Some of the measured biomarkers, for example leukocytes, are influenced easily by health-related events such as acute infection or surgery . We therefore carefully excluded the blood samples where the level of sCD40L and blood cells potentially could have been strongly influenced by another source than air pollution, like infection or surgery. However, no samples were excluded that revealed especially high or low levels of the respective biomarker, if no plausible reason was apparent. We observed the associations for changes of the population mean of the respective markers. In contrast to earlier analyses, for example for CRP , we did not observe only a shift in the upper tail of the distribution. This indicates that the effects of ambient air pollution may occur within the physiological range of the biomarkers.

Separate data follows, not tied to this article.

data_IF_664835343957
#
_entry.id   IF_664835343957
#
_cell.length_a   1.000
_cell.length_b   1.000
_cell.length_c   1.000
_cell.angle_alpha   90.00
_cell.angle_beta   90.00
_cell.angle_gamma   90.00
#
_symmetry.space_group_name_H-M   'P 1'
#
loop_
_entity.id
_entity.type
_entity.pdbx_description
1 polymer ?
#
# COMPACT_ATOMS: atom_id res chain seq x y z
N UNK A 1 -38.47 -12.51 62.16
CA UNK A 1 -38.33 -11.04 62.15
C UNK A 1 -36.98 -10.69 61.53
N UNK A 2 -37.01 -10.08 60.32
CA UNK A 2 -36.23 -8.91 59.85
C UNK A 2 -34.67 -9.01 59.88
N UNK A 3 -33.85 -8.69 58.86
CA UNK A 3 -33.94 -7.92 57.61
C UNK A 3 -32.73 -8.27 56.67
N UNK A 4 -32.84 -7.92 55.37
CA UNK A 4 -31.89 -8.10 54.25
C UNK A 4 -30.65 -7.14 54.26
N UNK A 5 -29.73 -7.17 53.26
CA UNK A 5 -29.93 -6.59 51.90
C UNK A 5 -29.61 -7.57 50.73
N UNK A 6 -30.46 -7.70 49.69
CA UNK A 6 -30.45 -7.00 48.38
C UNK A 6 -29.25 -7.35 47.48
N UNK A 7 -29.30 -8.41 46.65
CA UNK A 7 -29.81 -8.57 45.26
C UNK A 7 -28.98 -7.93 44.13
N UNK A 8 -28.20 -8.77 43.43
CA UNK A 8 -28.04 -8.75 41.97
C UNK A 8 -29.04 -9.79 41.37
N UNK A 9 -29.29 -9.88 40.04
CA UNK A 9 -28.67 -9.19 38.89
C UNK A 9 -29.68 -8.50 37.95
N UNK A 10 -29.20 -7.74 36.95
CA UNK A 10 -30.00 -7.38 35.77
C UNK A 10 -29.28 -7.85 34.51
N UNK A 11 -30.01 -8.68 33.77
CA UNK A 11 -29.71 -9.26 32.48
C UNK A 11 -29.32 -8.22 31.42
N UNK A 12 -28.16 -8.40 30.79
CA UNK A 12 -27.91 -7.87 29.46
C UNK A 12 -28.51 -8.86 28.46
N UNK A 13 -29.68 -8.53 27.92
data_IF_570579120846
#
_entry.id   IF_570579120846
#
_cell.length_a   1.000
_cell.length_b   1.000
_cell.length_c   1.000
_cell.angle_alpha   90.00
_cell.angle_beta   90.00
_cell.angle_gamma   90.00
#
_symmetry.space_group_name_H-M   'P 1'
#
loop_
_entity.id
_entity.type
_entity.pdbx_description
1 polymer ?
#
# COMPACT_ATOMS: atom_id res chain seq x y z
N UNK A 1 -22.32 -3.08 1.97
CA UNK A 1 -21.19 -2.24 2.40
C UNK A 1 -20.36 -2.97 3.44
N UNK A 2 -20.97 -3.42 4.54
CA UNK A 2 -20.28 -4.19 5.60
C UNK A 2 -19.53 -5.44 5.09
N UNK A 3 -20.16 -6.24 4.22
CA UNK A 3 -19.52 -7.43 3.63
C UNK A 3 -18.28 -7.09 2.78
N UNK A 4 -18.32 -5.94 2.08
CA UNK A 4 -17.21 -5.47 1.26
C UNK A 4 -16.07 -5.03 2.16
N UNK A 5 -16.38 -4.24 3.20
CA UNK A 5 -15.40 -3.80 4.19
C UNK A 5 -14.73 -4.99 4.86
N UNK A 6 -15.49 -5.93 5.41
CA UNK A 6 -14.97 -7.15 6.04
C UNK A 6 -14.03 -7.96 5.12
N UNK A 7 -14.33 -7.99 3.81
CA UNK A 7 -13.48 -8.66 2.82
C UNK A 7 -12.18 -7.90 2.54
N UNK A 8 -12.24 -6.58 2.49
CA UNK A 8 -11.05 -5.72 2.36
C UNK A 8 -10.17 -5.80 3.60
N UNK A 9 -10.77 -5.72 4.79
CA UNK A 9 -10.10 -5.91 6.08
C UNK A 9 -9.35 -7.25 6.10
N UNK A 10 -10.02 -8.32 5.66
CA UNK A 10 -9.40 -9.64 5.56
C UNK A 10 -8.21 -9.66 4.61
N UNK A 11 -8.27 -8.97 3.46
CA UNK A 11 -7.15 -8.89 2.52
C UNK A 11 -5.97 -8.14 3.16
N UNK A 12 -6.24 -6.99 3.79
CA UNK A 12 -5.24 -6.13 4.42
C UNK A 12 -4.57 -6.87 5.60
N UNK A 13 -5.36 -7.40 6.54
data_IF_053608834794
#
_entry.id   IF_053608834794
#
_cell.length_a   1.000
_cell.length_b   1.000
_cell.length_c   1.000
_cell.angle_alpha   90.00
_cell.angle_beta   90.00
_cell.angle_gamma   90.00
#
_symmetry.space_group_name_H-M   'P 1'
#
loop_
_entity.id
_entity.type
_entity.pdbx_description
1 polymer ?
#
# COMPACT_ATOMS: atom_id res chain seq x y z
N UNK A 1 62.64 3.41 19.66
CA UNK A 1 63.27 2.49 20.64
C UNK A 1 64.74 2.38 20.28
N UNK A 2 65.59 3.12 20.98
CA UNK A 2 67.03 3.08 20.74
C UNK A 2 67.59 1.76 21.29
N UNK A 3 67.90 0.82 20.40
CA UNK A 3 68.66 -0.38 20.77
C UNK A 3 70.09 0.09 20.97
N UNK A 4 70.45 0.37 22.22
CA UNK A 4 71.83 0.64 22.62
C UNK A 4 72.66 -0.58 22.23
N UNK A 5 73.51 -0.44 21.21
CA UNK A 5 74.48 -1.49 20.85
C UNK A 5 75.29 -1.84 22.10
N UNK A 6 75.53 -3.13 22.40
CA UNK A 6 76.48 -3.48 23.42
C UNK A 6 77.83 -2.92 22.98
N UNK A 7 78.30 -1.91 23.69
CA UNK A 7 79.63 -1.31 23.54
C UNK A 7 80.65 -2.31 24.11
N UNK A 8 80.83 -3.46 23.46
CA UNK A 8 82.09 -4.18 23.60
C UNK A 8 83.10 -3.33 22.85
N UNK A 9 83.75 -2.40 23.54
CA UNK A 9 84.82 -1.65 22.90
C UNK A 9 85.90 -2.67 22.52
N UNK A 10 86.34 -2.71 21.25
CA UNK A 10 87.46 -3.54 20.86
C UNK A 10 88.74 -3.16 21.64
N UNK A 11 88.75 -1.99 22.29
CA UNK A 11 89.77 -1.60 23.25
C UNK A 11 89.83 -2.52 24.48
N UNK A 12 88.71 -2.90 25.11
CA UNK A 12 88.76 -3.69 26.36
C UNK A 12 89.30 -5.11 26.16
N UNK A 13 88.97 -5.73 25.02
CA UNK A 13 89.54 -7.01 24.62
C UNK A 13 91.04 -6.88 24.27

We are aware of the fact that leukocyte blood count is not as significant a measure of the changes in blood cells as a differential blood cell analysis. As we do not have a differentiation, we cannot identify which type of leukocyte was responsible for the observed changes.
A variety of pollutants have been used for the analyses, as different pollutants may point towards different properties of the aerosol, and also represent different sources of air pollution. By testing several outcomes and a set of air pollutants, the possibility that some associations might have been observed by chance cannot be excluded. As the air pollution parameters are correlated, we considered especially consistent patterns in the data as actual effects. Moreover, thorough confounder adjustment for meteorological variables was done to rule out the possibility that the detected associations resulted from meteorological influences or seasonal differences.